2015: A Writer’s Year

In a 12 month period during which I have seen no new publications of my own work, you’d be forgiven for questioning my post title. But with a new novel set for imminent release – Redemption Song on 28th January – and a new edition of my debut, Bloodmining, set for the summer, it’s been a writing year rammed with re-writing. And as we know, writing is rewriting.

Work on Redemption Song followed a traditional publishing journey with a draft submitted to my editor Greg in February, followed by substantive comments after a London Book Fair meeting in April, the copy edit in the late summer, more copy-editing in September (naughty me) and proofs in October. And a sparkly new book very soon *an excitement/fear stomach flip combo*. 2016 promises to be a year of fabulous fiction – for starters Jo Cannon’s debut The Trouble with Goats and Sheep is published on the same day as mine – and who knows if my book will be remembered in amongst so much good work? I can only keep my fingers crossed and keep on keeping on.Redemption Song Final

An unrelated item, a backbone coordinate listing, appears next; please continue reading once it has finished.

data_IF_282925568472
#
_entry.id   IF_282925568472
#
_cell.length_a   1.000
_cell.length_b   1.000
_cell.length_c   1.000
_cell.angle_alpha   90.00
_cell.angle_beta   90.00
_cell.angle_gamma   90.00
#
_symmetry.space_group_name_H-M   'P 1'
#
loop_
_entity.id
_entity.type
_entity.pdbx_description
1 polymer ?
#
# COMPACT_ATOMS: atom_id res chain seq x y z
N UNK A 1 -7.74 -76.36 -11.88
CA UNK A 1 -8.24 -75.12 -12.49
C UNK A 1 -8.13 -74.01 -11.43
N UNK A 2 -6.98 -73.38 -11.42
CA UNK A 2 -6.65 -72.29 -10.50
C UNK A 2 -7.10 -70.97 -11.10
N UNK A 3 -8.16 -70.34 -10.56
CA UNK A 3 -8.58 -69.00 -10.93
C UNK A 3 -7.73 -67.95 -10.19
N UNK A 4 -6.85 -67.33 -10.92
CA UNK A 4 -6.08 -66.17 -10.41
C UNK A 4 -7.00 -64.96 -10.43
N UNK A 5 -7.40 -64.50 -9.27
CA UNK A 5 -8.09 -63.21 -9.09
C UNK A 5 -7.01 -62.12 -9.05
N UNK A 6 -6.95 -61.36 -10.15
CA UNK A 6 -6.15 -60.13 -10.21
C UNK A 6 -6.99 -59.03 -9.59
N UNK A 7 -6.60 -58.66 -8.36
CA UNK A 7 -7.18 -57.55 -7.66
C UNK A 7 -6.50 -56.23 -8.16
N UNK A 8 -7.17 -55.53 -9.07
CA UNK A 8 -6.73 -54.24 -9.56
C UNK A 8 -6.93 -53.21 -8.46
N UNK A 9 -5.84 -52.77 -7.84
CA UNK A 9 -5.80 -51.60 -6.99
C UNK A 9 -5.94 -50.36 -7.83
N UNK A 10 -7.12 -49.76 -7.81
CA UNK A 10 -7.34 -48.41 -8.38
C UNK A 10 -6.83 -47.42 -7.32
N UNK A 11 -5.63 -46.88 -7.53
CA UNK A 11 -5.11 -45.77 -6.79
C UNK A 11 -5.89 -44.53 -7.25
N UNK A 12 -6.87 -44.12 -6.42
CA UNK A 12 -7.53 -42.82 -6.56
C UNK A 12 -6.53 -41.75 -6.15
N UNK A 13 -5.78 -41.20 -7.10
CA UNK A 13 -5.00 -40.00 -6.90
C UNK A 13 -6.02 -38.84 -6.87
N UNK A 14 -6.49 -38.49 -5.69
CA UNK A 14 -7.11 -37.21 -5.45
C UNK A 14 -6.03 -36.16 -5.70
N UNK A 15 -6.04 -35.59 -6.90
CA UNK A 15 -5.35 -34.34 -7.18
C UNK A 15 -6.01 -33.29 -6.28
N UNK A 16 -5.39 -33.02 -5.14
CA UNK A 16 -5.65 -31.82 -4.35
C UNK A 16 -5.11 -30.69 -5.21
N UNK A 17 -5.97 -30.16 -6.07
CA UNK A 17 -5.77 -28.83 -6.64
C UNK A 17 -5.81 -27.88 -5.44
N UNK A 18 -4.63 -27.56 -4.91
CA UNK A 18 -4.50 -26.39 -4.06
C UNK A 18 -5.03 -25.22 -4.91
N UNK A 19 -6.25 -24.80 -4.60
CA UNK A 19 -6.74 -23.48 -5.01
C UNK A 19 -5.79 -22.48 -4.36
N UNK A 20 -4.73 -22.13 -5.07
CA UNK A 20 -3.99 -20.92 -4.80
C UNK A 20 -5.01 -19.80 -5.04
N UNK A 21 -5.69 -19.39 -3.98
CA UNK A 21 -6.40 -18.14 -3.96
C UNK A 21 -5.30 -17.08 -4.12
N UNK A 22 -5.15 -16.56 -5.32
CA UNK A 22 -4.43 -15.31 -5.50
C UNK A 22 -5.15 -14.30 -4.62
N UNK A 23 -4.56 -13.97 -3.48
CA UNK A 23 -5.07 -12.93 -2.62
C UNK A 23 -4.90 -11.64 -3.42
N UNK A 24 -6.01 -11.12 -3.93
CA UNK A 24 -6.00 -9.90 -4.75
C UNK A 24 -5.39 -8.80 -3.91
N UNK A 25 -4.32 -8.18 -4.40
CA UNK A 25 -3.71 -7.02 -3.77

Alongside the work on Redemption Song I redrafted my very first novel. Me-oh-my what an interesting (ahem) experience that was. Proof positive of how much I’ve learned in the past four years. I feel extremely privileged to have had this opportunity: to put right all that was lumpy and bumpy in the first edition. It still isn’t perfect – what is? – but I am much, much happier with it. I’ll keep you posted once I have an exact publication date.